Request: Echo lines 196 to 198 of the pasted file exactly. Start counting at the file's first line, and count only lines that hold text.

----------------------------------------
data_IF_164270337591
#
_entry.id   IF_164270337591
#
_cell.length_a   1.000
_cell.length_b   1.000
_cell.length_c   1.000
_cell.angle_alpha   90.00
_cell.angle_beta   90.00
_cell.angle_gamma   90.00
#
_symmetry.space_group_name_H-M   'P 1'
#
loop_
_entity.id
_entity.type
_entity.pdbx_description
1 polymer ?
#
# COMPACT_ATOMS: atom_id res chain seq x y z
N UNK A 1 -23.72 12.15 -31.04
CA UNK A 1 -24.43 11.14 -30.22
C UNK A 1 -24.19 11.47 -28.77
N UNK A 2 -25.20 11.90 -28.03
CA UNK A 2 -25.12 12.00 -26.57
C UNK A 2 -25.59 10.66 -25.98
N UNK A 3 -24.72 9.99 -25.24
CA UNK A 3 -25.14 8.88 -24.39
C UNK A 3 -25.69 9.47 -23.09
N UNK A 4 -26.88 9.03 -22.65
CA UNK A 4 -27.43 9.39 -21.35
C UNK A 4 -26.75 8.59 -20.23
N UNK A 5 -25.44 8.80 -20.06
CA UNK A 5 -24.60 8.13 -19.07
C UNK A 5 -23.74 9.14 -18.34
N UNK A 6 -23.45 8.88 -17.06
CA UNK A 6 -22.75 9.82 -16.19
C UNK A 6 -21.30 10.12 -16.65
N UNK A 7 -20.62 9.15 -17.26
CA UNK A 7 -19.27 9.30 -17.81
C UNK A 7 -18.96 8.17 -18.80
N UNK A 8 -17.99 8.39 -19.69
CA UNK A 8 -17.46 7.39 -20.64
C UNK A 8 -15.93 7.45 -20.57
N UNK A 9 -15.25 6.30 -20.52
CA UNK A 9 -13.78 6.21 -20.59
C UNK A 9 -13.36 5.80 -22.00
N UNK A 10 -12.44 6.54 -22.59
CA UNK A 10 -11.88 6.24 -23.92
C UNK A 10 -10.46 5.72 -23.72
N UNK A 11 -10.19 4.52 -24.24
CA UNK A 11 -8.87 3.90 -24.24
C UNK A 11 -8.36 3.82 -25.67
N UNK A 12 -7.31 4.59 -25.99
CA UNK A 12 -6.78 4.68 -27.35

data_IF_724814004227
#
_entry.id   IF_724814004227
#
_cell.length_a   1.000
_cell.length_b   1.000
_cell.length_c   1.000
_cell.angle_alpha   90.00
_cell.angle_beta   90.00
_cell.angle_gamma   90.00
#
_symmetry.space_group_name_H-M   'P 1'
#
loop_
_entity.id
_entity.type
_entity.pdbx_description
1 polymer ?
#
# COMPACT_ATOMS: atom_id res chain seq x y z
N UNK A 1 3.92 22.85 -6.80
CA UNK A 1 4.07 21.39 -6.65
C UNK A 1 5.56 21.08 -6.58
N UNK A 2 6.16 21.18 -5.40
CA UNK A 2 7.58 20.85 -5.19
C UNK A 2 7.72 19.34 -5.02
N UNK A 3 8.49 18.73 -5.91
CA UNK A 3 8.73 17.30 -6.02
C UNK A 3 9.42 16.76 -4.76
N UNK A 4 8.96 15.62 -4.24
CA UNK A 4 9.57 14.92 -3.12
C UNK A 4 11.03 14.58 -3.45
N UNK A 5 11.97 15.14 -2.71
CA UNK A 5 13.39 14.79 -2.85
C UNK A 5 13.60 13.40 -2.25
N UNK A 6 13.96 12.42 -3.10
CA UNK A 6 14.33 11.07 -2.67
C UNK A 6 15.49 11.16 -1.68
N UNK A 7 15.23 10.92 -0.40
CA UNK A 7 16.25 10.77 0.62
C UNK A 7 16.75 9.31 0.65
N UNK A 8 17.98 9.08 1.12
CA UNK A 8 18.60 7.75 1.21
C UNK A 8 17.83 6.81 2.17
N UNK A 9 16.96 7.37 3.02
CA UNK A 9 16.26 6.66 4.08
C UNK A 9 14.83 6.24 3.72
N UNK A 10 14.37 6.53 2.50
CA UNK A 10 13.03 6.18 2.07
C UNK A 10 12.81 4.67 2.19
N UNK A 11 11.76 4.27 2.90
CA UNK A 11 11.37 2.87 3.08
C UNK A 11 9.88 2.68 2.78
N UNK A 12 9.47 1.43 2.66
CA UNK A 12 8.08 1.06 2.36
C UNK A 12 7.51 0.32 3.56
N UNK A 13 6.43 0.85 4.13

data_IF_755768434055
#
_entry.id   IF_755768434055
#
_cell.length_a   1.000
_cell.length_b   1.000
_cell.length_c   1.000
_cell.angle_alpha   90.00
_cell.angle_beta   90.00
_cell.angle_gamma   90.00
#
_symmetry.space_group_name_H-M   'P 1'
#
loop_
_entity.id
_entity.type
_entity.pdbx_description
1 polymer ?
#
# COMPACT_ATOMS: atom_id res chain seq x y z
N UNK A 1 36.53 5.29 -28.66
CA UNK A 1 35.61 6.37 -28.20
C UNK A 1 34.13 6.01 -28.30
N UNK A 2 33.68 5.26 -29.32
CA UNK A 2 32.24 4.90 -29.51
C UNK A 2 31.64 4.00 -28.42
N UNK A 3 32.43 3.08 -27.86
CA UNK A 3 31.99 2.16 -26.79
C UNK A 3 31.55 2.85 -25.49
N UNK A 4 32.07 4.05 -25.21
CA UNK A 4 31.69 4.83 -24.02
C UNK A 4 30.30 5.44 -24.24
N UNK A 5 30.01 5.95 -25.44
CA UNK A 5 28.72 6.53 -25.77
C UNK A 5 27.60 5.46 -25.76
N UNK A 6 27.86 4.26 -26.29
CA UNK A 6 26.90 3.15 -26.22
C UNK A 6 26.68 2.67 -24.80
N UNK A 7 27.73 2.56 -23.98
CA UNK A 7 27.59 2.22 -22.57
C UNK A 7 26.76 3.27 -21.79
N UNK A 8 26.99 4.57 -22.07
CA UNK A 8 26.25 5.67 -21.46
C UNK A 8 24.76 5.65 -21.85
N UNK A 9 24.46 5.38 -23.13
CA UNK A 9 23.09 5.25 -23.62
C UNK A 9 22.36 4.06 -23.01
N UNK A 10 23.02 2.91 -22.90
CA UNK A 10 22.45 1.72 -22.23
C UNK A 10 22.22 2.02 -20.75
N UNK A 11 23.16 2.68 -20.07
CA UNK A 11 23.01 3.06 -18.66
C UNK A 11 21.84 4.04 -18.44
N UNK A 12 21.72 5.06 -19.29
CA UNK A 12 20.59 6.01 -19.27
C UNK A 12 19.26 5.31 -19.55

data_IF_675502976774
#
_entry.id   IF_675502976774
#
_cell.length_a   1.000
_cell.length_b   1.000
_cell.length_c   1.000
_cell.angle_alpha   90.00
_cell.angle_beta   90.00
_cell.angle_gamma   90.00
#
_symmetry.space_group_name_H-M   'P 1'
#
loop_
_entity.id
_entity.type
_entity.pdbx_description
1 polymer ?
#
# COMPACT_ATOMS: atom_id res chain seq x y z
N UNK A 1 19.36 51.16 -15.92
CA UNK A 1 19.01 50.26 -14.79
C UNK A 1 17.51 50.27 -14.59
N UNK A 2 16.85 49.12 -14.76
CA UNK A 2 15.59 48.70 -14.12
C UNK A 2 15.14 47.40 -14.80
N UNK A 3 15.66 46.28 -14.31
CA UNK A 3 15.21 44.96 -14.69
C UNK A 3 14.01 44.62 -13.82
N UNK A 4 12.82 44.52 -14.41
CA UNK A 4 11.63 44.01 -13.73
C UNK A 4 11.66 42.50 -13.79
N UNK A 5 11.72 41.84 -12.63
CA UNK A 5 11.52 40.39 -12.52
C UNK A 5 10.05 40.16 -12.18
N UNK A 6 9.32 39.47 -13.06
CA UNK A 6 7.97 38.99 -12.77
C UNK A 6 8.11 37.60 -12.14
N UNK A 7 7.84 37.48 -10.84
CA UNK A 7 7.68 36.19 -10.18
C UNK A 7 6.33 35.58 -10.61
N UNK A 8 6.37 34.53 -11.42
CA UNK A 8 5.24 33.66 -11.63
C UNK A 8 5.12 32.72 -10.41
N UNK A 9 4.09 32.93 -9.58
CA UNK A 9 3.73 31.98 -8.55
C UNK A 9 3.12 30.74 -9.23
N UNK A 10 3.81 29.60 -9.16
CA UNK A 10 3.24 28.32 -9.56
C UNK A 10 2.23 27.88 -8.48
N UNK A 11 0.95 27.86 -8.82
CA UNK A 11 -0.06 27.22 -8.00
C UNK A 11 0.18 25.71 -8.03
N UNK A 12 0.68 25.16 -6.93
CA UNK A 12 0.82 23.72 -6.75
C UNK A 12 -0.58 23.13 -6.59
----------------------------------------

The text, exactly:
CA UNK A 3 15.21 44.96 -14.69
C UNK A 3 14.01 44.62 -13.82
N UNK A 4 12.82 44.52 -14.41